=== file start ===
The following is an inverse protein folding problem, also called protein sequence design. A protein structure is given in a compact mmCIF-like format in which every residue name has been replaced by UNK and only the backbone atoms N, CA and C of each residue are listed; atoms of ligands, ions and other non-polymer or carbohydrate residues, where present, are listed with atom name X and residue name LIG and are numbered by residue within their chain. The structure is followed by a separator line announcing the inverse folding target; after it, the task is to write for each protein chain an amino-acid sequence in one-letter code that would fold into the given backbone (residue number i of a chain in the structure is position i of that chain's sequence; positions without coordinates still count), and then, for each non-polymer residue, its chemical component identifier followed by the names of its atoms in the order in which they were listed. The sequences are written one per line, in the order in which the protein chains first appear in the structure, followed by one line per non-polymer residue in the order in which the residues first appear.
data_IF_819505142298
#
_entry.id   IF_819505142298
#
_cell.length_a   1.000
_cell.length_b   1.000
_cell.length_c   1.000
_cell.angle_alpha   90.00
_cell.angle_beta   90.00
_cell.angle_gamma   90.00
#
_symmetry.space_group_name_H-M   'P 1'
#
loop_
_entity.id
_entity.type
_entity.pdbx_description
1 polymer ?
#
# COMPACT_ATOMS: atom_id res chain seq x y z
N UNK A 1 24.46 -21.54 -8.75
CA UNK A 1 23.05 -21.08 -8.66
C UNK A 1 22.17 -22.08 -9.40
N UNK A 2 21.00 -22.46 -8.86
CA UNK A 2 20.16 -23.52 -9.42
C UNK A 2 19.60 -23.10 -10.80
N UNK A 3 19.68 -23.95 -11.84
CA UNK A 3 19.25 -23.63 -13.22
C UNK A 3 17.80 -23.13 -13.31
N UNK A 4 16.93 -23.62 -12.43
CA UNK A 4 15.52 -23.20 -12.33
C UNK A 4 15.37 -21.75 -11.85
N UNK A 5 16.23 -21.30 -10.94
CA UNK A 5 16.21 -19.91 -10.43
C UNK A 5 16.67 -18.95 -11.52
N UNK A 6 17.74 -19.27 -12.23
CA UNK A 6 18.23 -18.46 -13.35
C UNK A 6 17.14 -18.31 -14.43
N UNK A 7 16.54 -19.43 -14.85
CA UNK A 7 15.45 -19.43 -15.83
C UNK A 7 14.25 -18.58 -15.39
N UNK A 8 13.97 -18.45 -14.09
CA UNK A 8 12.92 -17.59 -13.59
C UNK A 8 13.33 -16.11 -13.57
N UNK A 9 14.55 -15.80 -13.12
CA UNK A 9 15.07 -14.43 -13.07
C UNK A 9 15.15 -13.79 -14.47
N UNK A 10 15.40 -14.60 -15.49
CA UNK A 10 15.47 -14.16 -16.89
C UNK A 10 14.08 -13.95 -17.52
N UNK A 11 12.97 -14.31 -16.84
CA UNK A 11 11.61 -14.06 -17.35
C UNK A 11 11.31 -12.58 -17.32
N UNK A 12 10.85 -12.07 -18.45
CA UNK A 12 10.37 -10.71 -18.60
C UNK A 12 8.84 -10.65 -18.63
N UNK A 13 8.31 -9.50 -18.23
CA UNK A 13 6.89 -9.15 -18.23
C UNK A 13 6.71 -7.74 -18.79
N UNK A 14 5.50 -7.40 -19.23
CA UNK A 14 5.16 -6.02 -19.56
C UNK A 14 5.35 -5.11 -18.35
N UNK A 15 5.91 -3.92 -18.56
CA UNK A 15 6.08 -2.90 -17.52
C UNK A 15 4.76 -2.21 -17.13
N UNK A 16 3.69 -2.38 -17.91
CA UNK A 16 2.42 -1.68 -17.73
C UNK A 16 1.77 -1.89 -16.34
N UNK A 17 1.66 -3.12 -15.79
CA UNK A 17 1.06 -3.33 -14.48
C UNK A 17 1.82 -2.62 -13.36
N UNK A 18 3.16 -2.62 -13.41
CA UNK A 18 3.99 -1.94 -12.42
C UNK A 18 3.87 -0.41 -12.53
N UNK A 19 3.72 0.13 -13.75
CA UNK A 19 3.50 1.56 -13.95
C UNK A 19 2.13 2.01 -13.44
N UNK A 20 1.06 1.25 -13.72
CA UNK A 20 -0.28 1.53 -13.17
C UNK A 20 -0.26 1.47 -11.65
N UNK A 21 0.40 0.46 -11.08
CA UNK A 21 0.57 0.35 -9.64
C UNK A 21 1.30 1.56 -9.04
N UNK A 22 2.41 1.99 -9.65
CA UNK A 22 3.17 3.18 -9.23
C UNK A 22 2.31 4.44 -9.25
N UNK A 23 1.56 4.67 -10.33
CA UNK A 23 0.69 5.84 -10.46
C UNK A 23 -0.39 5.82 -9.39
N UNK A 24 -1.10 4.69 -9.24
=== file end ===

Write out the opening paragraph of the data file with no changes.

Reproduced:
The following is an inverse protein folding problem, also called protein sequence design. A protein structure is given in a compact mmCIF-like format in which every residue name has been replaced by UNK and only the backbone atoms N, CA and C of each residue are listed; atoms of ligands, ions and other non-polymer or carbohydrate residues, where present, are listed with atom name X and residue name LIG and are numbered by residue within their chain. The structure is followed by a separator line announcing the inverse folding target; after it, the task is to write for each protein chain an amino-acid sequence in one-letter code that would fold into the given backbone (residue number i of a chain in the structure is position i of that chain's sequence; positions without coordinates still count), and then, for each non-polymer residue, its chemical component identifier followed by the names of its atoms in the order in which they were listed. The sequences are written one per line, in the order in which the protein chains first appear in the structure, followed by one line per non-polymer residue in the order in which the residues first appear.